In fact, Putin now openly talks about Russia’s plan to drive a stake through the heart of the American economy. At the APEC Business Summit in Beijing on 11 November, he said doing away with the dollar and switching to rouble and renminbi payments will significantly increase Russia and China’s say in energy markets. “Payments in roubles and renminbis are very promising. Switching to such a large-scale work means that the impact of the dollar on the global energy sector will objectively decline. This is not bad either for the global economy, or the world of finance and the world energy markets,” said Putin. “It will help expand our capabilities in mutual trade and influence both world financial and energy markets.”
There are also some irreconcilable differences between the rich and emerging blocs within the G20. For instance, the idea of recapitalisation of the International Monetary Fund (IMF) has been flatly rejected by the US, which fears further dilution in western stakeholding in the IMF. Recapitalisation of the Fund will lead to demands for IMF reform. Translation: BRICS influence will rise at Europe’s expense. Imagine Russia’s Putin or the Indians having a say in the running of the Bretton Woods sisters. Shock! Horror!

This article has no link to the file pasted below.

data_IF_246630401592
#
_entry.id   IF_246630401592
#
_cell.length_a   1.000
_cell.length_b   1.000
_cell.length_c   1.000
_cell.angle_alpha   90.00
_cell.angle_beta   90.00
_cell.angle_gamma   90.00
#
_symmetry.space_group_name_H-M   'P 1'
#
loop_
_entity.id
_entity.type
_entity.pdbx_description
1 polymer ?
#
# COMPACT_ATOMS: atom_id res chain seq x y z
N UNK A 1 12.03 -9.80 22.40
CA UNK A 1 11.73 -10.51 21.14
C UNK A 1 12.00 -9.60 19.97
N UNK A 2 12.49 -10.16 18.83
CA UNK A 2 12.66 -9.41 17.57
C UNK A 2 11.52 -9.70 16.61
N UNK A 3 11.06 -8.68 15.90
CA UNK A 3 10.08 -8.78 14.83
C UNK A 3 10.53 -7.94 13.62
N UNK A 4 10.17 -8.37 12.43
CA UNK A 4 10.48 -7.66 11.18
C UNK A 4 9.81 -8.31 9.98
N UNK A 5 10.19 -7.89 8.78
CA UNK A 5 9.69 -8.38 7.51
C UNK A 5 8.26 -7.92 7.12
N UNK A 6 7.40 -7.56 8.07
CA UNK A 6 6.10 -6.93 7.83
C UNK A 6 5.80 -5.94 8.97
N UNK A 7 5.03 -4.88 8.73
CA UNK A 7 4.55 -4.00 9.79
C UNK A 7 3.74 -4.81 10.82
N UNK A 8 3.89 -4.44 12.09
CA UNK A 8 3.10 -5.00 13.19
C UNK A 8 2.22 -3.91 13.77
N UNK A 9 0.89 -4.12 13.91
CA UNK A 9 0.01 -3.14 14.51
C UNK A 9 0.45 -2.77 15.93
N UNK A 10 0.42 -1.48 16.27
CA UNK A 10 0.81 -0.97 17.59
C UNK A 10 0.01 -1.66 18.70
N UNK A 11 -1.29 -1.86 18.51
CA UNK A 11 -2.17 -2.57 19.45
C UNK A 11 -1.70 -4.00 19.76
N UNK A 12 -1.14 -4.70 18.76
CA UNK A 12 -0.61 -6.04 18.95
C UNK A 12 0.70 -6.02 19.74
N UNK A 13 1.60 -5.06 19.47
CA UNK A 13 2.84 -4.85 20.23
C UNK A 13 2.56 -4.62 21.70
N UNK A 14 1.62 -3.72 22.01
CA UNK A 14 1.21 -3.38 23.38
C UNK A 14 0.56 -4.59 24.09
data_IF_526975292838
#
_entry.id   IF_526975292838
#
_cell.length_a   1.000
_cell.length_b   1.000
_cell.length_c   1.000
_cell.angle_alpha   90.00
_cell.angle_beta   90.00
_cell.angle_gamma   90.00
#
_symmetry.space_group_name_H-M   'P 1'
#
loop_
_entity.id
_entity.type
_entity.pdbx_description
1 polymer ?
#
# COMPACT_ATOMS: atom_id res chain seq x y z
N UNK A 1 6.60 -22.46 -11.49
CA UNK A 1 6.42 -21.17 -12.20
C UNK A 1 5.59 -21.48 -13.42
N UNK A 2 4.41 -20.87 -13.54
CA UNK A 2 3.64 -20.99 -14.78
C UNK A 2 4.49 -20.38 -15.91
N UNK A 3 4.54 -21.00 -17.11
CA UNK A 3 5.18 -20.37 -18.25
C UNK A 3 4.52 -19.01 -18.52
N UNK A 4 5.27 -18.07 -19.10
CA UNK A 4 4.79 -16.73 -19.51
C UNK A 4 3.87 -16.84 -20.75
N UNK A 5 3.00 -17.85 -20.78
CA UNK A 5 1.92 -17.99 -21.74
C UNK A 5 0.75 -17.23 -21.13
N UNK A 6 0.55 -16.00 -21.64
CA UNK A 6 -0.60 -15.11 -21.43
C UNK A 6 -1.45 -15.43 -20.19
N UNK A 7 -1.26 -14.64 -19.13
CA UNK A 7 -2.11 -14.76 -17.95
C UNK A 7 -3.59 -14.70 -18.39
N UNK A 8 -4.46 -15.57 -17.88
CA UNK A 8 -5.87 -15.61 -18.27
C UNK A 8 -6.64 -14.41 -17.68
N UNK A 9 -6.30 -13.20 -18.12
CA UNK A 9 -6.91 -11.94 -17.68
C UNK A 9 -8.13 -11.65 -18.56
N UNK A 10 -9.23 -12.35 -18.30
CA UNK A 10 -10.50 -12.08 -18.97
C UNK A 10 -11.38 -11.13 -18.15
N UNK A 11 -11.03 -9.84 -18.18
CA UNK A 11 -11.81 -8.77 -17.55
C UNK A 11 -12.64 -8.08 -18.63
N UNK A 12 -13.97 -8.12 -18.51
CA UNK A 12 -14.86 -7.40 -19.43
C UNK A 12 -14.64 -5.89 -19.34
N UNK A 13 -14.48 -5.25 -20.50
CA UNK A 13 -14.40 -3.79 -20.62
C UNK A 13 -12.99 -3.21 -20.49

Banking sector reforms are another troubled area. At last year’s G20 summit held in St Petersburg, Russia, one of the items on the agenda was to agree on broad principles to police and supervise the shadow banking system. However, this was put off. Here’s why: the current global banking system facilitates and encourages corruption around the world, while at the same time sucking wealth from poor countries and transferring it to the rich West.